4. Prepare to set boundaries. It’s not easy to act in true assertiveness, especially when it’s our close family loudly calling the shots. After listening, we must be willing to assert which is ours and which does not belong to us. Setting boundaries feels like a tough, impossible language in the beginning. Oftentimes it will sound scripted and awkward. But if you are to live according to your inner truth, you must become a master of this language. Accept imperfection (what I’m working on). You may falter, apologize, acquiesce in ways that disappoint you later on. Applaud yourself for getting better with each time you practice. As an immigrant daughter,  I often struggle with how much of my life is mine and  how much is for the greater service/cohesion of my family and community. Boundaries remind me that I am my own person and that I can acknowledge my needs and the needs of others without absorbing them in totality.
  5. Prepare to reset the status quo. I think this is one of the hardest ones for me right now. There are certain stories in our family lines, in our communities at large, that have almost become law, ideas that seem as if they would result in criminal prosecution if we were to violate them. I am an immigrant daughter, a first daughter, a black woman and someone who was far too invested in being The Good Girl. Most of the people pleasing directives fall to women. It is we who are always expected to gladly discard our individual desires for the “greater good” or else be loved a bit less. We must confront our fear of non-conformity.  What are the stories in your family line that you are terrified of breaking? Are women only Women if they are married? Is it okay to be childless over 30? Divorced? What kind of jobs are prized in our family and community circle? We must look at these storylines and do the brave thing of doing what our heart is calling to do. We look for stories which reflect people who went down different paths and produced a new kind of beauty. Maybe you are the Grace Jones of your family, destined to usher in an era of reinvention and daring. Maybe you’ll set a new precendent for all the late millennial babies in your clan who want to live and love differently and they’ll be so grateful for your rebellion. Maybe it’s okay to choose you this time.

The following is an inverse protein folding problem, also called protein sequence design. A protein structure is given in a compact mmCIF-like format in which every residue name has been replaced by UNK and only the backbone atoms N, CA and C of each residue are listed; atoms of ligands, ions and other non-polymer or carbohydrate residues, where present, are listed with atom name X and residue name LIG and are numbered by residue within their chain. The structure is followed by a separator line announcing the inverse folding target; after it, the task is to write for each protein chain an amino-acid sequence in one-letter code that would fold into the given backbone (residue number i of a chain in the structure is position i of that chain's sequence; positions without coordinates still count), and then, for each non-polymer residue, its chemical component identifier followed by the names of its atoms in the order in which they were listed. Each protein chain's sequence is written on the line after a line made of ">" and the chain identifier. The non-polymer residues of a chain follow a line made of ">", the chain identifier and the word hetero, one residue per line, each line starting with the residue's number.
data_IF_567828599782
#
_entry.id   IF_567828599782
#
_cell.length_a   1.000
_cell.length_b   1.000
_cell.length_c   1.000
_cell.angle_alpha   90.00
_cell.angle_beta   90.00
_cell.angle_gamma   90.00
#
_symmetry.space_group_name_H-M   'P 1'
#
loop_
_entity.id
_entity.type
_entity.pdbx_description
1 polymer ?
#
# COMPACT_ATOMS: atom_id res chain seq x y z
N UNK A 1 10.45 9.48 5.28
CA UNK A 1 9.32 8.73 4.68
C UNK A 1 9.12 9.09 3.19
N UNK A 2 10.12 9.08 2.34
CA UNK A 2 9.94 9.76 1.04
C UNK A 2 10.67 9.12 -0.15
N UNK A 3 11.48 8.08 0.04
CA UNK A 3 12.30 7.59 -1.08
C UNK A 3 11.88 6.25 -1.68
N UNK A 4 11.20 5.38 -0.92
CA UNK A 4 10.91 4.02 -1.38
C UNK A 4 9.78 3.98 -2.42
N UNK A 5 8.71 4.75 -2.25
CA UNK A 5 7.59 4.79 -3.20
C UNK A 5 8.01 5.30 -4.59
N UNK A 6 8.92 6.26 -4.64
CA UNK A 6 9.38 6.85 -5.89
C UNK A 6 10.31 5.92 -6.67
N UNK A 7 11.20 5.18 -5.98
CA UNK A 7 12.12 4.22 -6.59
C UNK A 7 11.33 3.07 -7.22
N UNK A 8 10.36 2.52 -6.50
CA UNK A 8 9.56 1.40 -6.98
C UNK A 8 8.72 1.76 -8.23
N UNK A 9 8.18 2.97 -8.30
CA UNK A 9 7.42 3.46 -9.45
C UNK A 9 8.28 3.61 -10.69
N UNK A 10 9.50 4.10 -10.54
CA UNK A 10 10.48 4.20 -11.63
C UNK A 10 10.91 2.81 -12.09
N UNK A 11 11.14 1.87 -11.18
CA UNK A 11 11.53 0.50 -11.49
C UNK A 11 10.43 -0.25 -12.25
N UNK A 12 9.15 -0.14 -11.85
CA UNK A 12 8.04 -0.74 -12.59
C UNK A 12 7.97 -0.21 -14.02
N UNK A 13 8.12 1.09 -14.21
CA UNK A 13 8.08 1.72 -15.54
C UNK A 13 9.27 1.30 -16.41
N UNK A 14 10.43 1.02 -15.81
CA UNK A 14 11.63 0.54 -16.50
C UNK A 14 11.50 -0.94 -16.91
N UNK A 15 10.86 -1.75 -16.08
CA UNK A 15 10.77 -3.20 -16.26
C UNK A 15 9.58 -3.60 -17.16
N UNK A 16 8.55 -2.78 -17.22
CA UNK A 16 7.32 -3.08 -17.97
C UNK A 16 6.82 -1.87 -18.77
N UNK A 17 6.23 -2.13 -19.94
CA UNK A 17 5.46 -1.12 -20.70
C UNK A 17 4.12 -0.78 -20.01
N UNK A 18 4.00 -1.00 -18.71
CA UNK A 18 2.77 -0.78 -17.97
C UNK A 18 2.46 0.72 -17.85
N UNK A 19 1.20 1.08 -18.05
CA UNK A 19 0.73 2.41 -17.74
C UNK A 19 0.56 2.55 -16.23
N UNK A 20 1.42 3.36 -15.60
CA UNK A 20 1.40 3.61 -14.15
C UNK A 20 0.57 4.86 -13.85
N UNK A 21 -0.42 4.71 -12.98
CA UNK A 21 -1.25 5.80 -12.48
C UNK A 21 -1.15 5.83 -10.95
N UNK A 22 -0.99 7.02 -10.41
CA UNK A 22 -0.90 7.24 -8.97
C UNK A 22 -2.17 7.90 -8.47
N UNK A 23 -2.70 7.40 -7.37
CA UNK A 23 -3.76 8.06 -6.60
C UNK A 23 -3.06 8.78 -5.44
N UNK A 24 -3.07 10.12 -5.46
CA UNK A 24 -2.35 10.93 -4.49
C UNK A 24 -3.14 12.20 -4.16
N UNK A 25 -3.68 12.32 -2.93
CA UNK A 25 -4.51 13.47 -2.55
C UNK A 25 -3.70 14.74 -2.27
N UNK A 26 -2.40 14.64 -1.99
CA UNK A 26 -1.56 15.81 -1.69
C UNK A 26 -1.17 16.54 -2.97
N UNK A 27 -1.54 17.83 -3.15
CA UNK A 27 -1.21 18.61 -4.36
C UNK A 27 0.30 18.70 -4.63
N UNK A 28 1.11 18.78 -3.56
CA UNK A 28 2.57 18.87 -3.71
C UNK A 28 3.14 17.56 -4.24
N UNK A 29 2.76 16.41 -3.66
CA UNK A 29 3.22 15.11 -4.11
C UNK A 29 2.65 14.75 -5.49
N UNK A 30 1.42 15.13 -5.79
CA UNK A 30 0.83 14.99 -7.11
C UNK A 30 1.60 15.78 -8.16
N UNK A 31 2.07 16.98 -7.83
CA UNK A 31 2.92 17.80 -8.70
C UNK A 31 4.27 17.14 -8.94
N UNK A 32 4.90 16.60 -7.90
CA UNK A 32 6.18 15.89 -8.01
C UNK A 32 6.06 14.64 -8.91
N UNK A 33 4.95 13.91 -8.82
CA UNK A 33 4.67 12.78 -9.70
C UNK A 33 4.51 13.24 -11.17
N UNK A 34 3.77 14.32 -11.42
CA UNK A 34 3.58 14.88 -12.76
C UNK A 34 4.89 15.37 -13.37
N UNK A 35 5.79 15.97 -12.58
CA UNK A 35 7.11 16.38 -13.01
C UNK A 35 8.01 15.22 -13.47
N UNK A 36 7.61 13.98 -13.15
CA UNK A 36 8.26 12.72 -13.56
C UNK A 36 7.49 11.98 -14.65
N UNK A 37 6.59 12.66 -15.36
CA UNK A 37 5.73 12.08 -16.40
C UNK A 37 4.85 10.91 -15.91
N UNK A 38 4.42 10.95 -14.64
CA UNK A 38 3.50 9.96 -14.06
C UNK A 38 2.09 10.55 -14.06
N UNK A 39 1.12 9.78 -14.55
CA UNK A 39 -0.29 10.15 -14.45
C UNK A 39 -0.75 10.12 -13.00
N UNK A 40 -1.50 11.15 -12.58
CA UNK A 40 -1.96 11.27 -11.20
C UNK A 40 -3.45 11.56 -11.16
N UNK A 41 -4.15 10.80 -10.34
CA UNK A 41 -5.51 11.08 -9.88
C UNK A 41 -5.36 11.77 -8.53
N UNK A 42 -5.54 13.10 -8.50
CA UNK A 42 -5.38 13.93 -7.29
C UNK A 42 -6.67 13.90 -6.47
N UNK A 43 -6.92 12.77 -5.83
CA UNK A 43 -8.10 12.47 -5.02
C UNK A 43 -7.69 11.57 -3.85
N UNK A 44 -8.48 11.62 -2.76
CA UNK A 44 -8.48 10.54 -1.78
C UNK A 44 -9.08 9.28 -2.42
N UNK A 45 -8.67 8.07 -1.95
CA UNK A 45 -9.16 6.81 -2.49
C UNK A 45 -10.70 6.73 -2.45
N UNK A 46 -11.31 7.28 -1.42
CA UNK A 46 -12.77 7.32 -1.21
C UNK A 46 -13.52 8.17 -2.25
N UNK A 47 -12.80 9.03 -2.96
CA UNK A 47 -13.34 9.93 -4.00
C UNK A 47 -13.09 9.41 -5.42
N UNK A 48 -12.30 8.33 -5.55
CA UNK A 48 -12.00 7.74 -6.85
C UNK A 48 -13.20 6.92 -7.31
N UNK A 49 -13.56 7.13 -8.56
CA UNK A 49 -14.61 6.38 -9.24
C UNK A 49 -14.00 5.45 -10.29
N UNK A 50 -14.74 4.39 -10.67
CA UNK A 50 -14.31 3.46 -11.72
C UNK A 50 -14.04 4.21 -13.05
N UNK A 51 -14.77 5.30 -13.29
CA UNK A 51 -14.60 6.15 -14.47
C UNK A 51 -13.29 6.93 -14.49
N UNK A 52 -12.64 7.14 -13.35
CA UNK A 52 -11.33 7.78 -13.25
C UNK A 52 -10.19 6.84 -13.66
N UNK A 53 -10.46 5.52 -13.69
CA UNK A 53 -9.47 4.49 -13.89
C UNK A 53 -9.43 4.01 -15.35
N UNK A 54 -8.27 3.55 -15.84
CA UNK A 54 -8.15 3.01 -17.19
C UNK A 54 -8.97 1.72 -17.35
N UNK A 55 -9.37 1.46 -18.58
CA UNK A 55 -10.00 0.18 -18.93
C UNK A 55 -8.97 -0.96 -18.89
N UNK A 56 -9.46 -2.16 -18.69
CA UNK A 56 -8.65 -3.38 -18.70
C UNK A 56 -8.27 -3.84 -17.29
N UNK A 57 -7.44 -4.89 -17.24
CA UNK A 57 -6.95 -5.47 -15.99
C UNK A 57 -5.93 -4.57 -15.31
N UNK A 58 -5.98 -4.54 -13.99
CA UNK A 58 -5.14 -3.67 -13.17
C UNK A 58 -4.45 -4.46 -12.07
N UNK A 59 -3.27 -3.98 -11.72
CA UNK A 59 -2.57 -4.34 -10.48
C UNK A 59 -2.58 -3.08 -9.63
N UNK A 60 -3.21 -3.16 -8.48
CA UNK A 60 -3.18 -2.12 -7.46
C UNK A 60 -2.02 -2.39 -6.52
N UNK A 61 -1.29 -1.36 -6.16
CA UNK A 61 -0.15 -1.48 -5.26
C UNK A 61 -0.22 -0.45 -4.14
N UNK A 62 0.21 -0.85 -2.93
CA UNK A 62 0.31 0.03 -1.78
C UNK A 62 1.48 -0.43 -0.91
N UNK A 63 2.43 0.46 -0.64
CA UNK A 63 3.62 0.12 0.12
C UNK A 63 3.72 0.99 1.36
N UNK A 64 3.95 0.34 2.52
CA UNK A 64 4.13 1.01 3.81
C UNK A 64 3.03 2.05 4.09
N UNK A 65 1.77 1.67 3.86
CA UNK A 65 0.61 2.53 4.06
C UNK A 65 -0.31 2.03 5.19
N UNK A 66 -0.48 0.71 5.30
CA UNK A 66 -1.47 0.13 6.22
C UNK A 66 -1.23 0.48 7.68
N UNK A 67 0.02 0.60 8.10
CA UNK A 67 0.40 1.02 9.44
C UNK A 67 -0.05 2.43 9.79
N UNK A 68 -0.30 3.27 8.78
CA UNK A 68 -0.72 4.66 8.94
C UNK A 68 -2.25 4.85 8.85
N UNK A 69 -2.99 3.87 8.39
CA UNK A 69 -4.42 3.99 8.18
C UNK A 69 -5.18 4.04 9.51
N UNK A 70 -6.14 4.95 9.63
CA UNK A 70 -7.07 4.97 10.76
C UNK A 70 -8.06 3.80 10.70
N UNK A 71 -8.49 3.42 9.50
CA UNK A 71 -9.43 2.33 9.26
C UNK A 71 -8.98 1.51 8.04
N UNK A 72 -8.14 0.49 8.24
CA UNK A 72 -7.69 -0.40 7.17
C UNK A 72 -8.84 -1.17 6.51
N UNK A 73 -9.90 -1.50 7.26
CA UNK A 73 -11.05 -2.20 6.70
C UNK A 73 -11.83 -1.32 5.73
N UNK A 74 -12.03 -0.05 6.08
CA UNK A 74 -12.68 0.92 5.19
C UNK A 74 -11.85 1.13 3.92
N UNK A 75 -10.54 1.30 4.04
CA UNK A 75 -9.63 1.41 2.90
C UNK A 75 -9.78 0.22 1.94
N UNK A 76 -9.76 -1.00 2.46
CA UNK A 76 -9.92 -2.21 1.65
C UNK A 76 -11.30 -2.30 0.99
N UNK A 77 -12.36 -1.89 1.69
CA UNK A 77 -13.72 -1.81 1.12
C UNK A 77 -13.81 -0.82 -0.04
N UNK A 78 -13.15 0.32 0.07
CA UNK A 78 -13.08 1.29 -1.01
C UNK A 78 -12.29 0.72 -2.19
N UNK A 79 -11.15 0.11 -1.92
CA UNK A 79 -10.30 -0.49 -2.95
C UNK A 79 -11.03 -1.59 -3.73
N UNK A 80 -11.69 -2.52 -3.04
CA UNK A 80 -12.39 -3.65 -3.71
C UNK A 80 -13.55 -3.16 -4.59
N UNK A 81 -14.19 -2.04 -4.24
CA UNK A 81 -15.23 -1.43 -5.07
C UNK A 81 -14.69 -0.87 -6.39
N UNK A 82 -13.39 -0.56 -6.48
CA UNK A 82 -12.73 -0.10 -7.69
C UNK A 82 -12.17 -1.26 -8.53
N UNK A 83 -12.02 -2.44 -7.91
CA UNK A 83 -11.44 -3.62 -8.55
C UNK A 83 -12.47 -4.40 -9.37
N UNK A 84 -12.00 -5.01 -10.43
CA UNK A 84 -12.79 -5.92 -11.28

I hope that whatever you are struggling with carrying out in your life because you are afraid of judgement and isolation is able to shape shift into the perfect opportunity for bravery. I hope you can find communities or just a couple of good friends or mentors who can support you during this time.  In my own life, I am being asked to really live out loud and this means I may very well disappoint those closest to me. I am being asked to stop asking, “Is this okay for me to do?” I am being asked to be unapologetic and non-explaining about being my type of black woman.

I am more and more prepared and it’s only in writing this stuff out that I can remind myself over and over again: it is okay to be Different.

Tell your mother you’re not pregnant.